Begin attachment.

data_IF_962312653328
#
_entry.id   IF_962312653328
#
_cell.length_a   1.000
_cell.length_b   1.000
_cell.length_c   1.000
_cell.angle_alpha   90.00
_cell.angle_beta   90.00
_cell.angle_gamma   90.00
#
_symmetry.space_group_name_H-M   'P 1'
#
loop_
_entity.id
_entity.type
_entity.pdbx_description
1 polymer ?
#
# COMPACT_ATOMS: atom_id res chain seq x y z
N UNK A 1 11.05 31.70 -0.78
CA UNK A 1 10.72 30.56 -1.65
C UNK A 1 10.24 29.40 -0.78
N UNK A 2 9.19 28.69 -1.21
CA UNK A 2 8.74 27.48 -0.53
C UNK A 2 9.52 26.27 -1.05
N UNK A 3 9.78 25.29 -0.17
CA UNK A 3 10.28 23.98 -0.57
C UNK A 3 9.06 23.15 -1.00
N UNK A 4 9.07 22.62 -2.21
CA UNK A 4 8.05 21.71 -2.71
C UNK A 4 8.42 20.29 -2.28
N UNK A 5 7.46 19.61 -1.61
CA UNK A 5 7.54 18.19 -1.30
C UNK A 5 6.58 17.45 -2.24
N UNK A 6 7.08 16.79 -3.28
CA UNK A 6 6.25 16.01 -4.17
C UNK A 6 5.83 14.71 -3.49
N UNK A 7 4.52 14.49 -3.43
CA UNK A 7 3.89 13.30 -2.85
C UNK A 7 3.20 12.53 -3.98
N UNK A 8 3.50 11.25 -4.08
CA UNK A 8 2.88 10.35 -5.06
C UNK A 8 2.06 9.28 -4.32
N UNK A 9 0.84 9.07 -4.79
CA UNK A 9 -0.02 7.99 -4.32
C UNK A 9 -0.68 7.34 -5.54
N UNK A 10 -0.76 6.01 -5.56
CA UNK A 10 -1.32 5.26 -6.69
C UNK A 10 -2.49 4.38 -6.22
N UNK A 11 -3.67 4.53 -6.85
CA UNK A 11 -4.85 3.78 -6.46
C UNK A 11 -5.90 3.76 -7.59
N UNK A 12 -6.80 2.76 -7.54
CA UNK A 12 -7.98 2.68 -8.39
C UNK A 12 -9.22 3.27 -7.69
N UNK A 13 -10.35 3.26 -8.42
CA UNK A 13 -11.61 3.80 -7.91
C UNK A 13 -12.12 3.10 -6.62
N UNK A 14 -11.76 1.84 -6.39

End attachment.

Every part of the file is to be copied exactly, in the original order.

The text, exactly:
data_IF_962312653328
#
_entry.id   IF_962312653328
#
_cell.length_a   1.000
_cell.length_b   1.000
_cell.length_c   1.000
_cell.angle_alpha   90.00
_cell.angle_beta   90.00
_cell.angle_gamma   90.00
#
_symmetry.space_group_name_H-M   'P 1'
#
loop_
_entity.id
_entity.type
_entity.pdbx_description
1 polymer ?
#
# COMPACT_ATOMS: atom_id res chain seq x y z
N UNK A 1 11.05 31.70 -0.78
CA UNK A 1 10.72 30.56 -1.65
C UNK A 1 10.24 29.40 -0.78
N UNK A 2 9.19 28.69 -1.21
CA UNK A 2 8.74 27.48 -0.53
C UNK A 2 9.52 26.27 -1.05
N UNK A 3 9.78 25.29 -0.17
CA UNK A 3 10.28 23.98 -0.57
C UNK A 3 9.06 23.15 -1.00
N UNK A 4 9.07 22.62 -2.21
CA UNK A 4 8.05 21.71 -2.71
C UNK A 4 8.42 20.29 -2.28
N UNK A 5 7.46 19.61 -1.61
CA UNK A 5 7.54 18.19 -1.30
C UNK A 5 6.58 17.45 -2.24
N UNK A 6 7.08 16.79 -3.28
CA UNK A 6 6.25 16.01 -4.17
C UNK A 6 5.83 14.71 -3.49
N UNK A 7 4.52 14.49 -3.43
CA UNK A 7 3.89 13.30 -2.85
C UNK A 7 3.20 12.53 -3.98
N UNK A 8 3.50 11.25 -4.08
CA UNK A 8 2.88 10.35 -5.06
C UNK A 8 2.06 9.28 -4.32
N UNK A 9 0.84 9.07 -4.79
CA UNK A 9 -0.02 7.99 -4.32
C UNK A 9 -0.68 7.34 -5.54
N UNK A 10 -0.76 6.01 -5.56
CA UNK A 10 -1.32 5.26 -6.69
C UNK A 10 -2.49 4.38 -6.22
N UNK A 11 -3.67 4.53 -6.85
CA UNK A 11 -4.85 3.78 -6.46
C UNK A 11 -5.90 3.76 -7.59
N UNK A 12 -6.80 2.76 -7.54
CA UNK A 12 -7.98 2.68 -8.39
C UNK A 12 -9.22 3.27 -7.69
N UNK A 13 -10.35 3.26 -8.42
CA UNK A 13 -11.61 3.80 -7.91
C UNK A 13 -12.12 3.10 -6.62
N UNK A 14 -11.76 1.84 -6.39